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- Gastrointestinal system
- Drugs: gastrointestinal system
- Unwanted effects / adverse reactions
A woman in her 80s was admitted to our hospital due to dehydration caused by >10 watery diarrhoea stools/day for nearly 2 months. She had been taking olmesartan, an angiotensin II receptor blocker (ARB), for about 8 years to treat hypertension. Prior workup, including stool culture, abdominal computed tomography (CT), and upper and lower gastrointestinal endoscopy, was negative per her previous physician. She was treated with probiotics and antibacterial agents, but there was no improvement in her symptoms. After hospitalisation, blood test findings showed hypoalbuminaemia (albumin 2.7 g/dL (reference range 4.1–5.1)) and electrolyte abnormalities (sodium 127 mEq/L (reference range 138–145), potassium 4.6 mEq/L (reference range 3.6–4.8), chloride 96 mEq/L (reference range 101–108) and calcium 8.0 mg/dL (reference range 8.8–10.1)) reflecting poor oral intake and severe malabsorption. Slightly elevated inflammatory response was noted (white blood cell count 10.7×109/L (reference range 3.3×109–8.6×109) and C reactive protein 0.24 mg/dL (reference range <0.14)), but all of the various infections were negative. Antinuclear antibodies were positive (1280 times (reference range <40)). Upper gastrointestinal endoscopy was performed again. It revealed multiple granular protrusion in the duodenal bulb and mucosal atrophy from descending to transverse part of the duodenum (figure 1). Antegrade double-balloon enteroscopy (DBE) revealed diffuse villous atrophy throughout the duodenum and ileum with patchy reddening and erosions (figure 2). Endoscopic findings did not rule out malignant lymphoma with diffuse changes, and capsule endoscopy was performed to further examine the anorectal side. There was diffuse villous atrophy, a finding similar to that seen on antegrade DBE (figure 3). A biopsy from duodenum showed villous atrophy and disappearance of the crypts (figure 4), and cytomegalovirus or tuberculosis infection and lymphoma of the small intestine were ruled out by immunohistochemistry. Olmesartan-associated sprue-like enteropathy or coeliac disease was suspected. Human leucocyte antigen (HLA) testing was HLA-DQ6/6, and she did not have HLA-DQ2 or HLA-DQ8 haplotypes, which are strongly associated with coeliac disease. After discontinuation of olmesartan, her symptoms rapidly improved, although her diet was not gluten-free. Based on all these results, a diagnosis of olmesartan-associated sprue-like enteropathy was confirmed. Upper gastrointestinal endoscopy and antegrade DBE were performed after 3 and 8 months, respectively. They showed that mucosal atrophy was largely healed (figure 5).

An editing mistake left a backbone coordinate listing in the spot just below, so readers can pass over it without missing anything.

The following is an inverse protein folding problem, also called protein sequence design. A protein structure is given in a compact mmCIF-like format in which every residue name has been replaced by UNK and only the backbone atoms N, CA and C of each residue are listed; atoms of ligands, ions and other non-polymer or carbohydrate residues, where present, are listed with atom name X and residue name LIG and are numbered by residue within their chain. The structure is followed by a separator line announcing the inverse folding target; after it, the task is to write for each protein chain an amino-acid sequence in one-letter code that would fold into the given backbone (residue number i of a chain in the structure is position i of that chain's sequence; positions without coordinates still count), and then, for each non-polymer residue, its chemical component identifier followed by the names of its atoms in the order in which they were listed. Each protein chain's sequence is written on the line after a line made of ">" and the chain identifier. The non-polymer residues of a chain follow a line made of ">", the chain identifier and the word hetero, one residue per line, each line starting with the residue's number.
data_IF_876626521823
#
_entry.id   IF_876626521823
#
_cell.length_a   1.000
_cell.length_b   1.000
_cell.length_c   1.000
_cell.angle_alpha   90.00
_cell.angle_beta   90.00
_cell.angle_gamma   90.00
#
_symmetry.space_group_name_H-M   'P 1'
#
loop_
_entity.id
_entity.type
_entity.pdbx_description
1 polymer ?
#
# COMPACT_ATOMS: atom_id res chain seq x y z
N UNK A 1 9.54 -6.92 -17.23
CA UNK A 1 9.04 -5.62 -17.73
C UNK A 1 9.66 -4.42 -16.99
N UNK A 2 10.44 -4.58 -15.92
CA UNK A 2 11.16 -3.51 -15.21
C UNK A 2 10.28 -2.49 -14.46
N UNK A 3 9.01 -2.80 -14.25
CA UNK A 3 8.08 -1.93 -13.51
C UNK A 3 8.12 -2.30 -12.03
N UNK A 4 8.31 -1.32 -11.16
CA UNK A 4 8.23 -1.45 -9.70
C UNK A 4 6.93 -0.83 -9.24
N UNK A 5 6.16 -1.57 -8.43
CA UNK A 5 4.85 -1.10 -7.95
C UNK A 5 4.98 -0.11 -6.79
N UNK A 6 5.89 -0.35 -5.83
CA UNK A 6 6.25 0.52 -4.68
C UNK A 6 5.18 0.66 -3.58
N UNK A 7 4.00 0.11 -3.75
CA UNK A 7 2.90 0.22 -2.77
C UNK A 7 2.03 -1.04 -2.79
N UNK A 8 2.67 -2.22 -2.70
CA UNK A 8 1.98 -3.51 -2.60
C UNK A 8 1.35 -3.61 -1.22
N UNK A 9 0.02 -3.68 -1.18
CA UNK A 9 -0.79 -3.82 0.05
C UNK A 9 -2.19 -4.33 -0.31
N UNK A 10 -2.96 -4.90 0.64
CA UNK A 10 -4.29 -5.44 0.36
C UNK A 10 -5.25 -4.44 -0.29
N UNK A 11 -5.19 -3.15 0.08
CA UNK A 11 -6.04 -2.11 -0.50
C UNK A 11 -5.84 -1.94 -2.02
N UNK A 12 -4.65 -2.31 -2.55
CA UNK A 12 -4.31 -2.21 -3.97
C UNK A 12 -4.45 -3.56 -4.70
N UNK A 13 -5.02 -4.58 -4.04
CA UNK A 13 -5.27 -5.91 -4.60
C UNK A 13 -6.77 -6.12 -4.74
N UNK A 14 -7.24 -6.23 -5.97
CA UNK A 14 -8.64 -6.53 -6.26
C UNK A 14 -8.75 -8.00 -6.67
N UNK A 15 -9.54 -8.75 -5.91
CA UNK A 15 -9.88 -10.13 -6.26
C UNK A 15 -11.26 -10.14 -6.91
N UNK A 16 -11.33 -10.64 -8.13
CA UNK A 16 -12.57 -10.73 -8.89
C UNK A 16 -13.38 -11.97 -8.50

Kamal et al reviewed ARB-associated sprue-like enteropathy.1 In this review, a total of 248 cases were selected and analysed and olmesartan-associated sprue-like enteropathy accounts for 94.0% of them (233 cases). Age at diagnosis ranged from 45 to 89 years old and 57.3% of them were women. The periods between ARB initiation and onset of symptoms ranged from 2 weeks to 13 years. Villous atrophy was the most prevalent histopathological findings (192/204 olmesartan users). In practice, the finding of duodenal villus atrophy on upper gastrointestinal endoscopy might be a clue to the diagnosis, although Marthey reported that 52% of the cases (15/29) showed normal duodenum endoscopically.2 In most cases, discontinuation of ARB resulted in complete remission of symptoms (233/239 cases, 97.4%).
Olmesartan-associated sprue-like enteropathy should be considered on the differential diagnosis in the patient with chronic persistent diarrhoea.
In cases of persistent diarrhoea with hypertension, olmesartan-associated sprue-like enteropathy should be considered in the differential diagnosis.
Olmesartan-associated sprue-like enteropathy can arise even long after initiation of treatment with olmesartan.
The finding of duodenal mucosal atrophy on upper gastrointestinal endoscopy is helpful for diagnosis, but only in about half of patients. The most important step in the diagnosis of this disease is to obtain the patient’s medical history.
Patient consent for publication
Contributors NA and TI participated in the diagnosis and drafted this manuscript. AF and YN supervised this manuscript. All authors read and approved the final manuscript.
Funding The authors have not declared a specific grant for this research from any funding agency in the public, commercial or not-for-profit sectors.
Case reports provide a valuable learning resource for the scientific community and can indicate areas of interest for future research. They should not be used in isolation to guide treatment choices or public health policy.
Competing interests None declared.
Provenance and peer review Not commissioned; externally peer reviewed.